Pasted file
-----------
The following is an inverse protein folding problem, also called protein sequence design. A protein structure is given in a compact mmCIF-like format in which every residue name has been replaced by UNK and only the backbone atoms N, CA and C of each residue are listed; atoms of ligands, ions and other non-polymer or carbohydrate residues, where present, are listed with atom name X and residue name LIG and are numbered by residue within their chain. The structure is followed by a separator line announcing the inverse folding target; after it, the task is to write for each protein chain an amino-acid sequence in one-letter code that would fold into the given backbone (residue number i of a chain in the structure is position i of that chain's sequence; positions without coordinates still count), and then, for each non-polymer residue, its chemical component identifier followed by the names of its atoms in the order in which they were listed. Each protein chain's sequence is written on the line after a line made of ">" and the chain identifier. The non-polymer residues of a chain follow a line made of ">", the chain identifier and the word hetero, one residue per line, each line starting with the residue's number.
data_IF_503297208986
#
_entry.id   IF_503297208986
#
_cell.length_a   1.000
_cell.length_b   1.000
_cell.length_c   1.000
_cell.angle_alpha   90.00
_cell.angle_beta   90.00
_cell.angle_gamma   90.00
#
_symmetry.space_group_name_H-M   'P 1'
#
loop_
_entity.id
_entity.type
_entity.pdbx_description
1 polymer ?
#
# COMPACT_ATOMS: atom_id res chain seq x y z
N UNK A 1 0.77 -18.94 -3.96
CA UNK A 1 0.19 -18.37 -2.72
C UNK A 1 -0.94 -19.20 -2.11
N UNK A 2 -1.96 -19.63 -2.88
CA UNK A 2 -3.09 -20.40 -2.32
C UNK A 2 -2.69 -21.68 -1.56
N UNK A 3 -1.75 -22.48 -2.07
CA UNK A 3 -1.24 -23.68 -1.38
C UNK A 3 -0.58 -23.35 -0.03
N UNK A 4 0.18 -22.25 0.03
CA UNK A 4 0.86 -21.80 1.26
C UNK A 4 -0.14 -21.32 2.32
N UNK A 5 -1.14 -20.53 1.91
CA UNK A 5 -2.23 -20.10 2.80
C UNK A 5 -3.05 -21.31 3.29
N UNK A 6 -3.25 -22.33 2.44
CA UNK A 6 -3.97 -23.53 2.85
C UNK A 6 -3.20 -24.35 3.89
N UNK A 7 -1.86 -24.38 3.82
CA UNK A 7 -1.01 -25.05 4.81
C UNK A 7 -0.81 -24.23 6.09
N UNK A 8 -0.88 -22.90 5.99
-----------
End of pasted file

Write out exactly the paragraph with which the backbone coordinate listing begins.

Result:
The following is an inverse protein folding problem, also called protein sequence design. A protein structure is given in a compact mmCIF-like format in which every residue name has been replaced by UNK and only the backbone atoms N, CA and C of each residue are listed; atoms of ligands, ions and other non-polymer or carbohydrate residues, where present, are listed with atom name X and residue name LIG and are numbered by residue within their chain. The structure is followed by a separator line announcing the inverse folding target; after it, the task is to write for each protein chain an amino-acid sequence in one-letter code that would fold into the given backbone (residue number i of a chain in the structure is position i of that chain's sequence; positions without coordinates still count), and then, for each non-polymer residue, its chemical component identifier followed by the names of its atoms in the order in which they were listed. Each protein chain's sequence is written on the line after a line made of ">" and the chain identifier. The non-polymer residues of a chain follow a line made of ">", the chain identifier and the word hetero, one residue per line, each line starting with the residue's number.